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Data centres: Inside the Cloud

24 June 2016 | Courtesy of Financial Mail | by Larry Claasen

They are integral to the digital world, but data centres which house all the details of our personal and business lives are surprisingly nondescript. Visitors expecting a futuristic building managed by an army of technicians in white lab coats, and containing humming mainframe computers, would be sorely disappointed. Most data centres are nothing more than a few racks of computer hardware in a corner of an underground parking lot, says BMI-TechKnowledge MD Denis Smit. In fact, with a bit of work, even a home PC can be turned into a data centre of sorts.

But the importance of these centres cannot be overstated. They are the meeting and storage point for an increasingly connected world. All the pipes that connect us together have to connect at some point, is how Smit puts it. In the past, exchanges that belonged to Telkom were the sole connection point available to South Africans. But growth in the demand for broadband connectivity and investments in high-speed fibre infrastructure have created the need for more of these meeting points.

Today, there are about 20 data centres in SA. They may be invisible to the average Internet user, but they are the meeting point for content creators and eyeballs, says Andrew Owens, Teraco Data Environments senior product development engineer. In this context, content creators include entities like YouTube, Facebook and ShowMax, which offer content (even if they arent the original source) and require a place to store it; and eyeballs are Internet service providers and mobile operators with access to large pools of people who access content.

Teraco Data Environments owns three centres, and is building a fourth which will be Africas largest.

Other major SA data centres offering outsourced services are managed by Telkom, its subsidiary Business Connexion, Vodacom, MTN, Neotel and Internet Solutions. Teraco is the only major company that is vendor neutral, or independent of mobile operators and service providers. Because of Teracos neutrality, it does not sell bandwidth as network operators do. It is a landlord for computers. It rents out physical space.

Teracos data centres may not be something out of a Mission Impossible movie but they are impressive nevertheless. The room that houses the computer stacks is protected by fingerprint access. (That is after signing in at security.) The need for access control is understandable given the sensitivity of the information flowing through the centre. It transmits all Internet searches, and would contain confidential information such as your banking and credit-card details.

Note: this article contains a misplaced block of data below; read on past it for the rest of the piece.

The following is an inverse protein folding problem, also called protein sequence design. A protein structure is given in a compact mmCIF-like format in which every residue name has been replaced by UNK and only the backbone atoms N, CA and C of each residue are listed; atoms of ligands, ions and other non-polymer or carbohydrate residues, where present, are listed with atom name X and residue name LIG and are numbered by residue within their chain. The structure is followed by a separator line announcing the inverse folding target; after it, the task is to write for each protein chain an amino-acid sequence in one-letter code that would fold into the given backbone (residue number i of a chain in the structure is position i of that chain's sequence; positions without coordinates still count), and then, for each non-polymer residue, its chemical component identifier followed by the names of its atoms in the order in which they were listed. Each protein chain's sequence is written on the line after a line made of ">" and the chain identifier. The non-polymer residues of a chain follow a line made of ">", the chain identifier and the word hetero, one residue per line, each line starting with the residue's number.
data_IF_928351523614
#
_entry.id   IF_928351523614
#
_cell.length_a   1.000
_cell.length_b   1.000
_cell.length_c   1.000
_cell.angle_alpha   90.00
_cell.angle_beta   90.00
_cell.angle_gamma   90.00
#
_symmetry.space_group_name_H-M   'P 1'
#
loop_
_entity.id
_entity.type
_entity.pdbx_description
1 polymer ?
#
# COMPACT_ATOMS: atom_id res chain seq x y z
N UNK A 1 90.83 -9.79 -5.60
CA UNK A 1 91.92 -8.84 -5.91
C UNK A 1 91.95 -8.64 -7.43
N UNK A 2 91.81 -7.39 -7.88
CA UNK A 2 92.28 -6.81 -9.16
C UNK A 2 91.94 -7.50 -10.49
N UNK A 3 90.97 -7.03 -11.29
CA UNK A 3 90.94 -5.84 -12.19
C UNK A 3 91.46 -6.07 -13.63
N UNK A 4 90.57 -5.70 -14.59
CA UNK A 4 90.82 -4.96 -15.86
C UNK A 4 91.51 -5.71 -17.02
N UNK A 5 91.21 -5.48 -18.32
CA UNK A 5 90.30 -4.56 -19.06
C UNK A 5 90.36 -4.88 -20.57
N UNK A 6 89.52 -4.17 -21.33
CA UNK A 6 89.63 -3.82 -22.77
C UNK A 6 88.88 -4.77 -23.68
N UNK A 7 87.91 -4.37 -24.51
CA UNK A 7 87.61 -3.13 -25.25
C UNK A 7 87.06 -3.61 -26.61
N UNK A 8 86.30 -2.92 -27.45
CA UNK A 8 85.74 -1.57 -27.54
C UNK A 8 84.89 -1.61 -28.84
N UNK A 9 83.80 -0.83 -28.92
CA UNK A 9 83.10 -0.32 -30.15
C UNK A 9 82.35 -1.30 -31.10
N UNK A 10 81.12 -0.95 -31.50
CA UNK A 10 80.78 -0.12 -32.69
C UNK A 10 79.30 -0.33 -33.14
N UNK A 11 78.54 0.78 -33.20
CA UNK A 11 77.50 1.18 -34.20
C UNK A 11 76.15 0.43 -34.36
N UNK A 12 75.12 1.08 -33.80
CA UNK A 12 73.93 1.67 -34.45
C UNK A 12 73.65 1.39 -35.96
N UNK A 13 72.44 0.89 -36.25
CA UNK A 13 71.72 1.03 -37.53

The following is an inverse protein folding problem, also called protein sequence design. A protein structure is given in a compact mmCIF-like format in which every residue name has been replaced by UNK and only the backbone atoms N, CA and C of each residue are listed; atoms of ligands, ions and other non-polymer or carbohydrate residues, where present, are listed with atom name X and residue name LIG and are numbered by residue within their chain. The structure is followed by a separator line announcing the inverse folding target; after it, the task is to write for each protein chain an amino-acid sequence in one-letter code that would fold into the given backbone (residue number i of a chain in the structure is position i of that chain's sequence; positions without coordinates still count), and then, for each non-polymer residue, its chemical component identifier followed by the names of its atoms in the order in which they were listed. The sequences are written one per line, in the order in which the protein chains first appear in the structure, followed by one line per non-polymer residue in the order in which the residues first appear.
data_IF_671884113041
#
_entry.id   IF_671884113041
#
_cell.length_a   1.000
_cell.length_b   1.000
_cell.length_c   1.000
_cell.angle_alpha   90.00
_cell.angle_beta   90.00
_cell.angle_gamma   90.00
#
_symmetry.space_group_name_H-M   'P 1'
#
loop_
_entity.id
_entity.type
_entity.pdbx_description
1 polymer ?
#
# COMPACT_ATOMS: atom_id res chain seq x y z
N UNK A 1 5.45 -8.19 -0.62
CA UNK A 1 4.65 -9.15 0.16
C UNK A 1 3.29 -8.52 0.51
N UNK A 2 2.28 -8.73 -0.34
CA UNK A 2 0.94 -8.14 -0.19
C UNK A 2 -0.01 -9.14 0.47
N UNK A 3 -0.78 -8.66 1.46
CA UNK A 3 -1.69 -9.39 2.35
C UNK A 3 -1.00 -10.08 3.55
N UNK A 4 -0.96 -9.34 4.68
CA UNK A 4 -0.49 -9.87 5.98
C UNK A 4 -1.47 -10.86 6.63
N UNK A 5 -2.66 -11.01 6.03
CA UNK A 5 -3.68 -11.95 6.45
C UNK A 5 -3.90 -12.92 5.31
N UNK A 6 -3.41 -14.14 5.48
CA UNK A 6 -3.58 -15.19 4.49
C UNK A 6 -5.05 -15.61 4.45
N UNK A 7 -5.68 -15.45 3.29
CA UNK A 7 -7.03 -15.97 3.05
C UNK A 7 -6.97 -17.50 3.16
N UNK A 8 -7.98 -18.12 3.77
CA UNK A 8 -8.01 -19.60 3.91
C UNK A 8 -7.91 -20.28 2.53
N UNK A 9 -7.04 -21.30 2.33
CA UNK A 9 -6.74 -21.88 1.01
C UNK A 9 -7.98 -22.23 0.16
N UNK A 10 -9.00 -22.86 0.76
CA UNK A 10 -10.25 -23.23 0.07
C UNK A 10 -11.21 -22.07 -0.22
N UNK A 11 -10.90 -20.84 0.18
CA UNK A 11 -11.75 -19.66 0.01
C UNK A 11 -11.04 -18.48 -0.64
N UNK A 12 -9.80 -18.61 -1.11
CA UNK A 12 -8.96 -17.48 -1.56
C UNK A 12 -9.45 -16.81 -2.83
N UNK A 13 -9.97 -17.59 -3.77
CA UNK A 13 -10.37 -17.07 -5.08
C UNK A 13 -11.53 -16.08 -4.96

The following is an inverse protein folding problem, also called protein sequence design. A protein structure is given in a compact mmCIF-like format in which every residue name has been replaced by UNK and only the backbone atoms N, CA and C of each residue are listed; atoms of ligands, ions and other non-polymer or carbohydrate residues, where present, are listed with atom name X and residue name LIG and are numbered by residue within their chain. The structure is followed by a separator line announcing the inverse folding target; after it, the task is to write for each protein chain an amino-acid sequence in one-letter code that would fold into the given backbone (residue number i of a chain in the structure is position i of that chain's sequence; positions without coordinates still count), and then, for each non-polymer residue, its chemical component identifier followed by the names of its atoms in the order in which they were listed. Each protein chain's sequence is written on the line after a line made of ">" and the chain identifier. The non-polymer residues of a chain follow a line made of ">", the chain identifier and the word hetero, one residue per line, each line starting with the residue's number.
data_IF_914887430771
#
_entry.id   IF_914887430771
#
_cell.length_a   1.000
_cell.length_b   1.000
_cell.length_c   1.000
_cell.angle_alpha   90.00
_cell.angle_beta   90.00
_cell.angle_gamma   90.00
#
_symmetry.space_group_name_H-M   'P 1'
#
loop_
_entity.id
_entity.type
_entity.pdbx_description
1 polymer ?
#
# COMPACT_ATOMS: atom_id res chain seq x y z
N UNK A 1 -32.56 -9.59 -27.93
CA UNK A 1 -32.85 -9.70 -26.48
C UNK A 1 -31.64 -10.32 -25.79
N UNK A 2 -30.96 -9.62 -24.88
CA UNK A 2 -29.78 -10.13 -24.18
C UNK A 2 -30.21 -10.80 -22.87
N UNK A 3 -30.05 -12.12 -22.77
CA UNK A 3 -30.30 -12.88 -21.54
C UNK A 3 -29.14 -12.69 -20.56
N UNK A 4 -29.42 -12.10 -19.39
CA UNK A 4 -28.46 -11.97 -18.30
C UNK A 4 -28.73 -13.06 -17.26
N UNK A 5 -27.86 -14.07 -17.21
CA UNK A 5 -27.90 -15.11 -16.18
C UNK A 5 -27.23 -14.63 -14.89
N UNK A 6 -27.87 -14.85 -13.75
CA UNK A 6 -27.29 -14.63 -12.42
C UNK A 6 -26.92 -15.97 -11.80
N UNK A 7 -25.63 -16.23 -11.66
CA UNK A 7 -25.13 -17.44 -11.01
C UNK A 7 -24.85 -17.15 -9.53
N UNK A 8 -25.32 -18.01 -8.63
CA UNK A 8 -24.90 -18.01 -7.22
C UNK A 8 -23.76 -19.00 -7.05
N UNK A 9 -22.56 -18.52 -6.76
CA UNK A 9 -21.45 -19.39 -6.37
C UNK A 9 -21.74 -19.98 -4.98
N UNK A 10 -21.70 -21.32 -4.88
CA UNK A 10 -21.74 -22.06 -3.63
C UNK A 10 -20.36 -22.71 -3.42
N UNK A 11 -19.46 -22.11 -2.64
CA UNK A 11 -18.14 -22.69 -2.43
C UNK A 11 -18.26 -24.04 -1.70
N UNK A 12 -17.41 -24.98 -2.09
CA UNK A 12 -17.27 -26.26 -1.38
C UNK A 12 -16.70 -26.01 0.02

Security is also tight within the room. The computer stacks that contain the information of content creators and eyeballs are locked in separate cabinets. In some cases they connect only through a separate computer stack known as a carrier hotel, which is locked away in a cage of its own.

Access is not the only thing that is controlled. Care must be taken to manage temperature. The computers need to be cool to operate effectively and they generate a lot of heat.

The data centre also needs specialised fire safety systems.

The biggest challenge for data centres is power. Aside from its high electricity consumption, a blackout could have disastrous consequences. Like most other centres, Teraco has diesel generators which can provide power for up to five days in the case of an interruption to the main power supply.

Owens says Teraco also runs regular tests to see if its backup systems can deal with a prolonged power cut. Its investment in maintaining constant power enables it to guarantee an uptime of 99.999%, he says.

But glitches do occur. Last year, a network failure at Telkoms Centurion data centre temporarily caused Telkom stores and call centres to go offline. Customers, who were unable to load airtime or make Telkom-related transactions, were also affected. However, SA has a good record and data centre outages are infrequent.

Despite the spike in demand for data, SAs data centres still have capacity, Smit says. Data prices have come down and demand has gone up five-fold.

But Menno Parsons, CEO of Master Power Technologies, says demand has recently slowed. He puts this down to the shortage of hard currency in Africa and a sluggish SA economy. Parsons says demand for data will increase once economic conditions begin to improve.

Master Power Technologies has built data centres for companies such as MTN and Vodacom across the continent.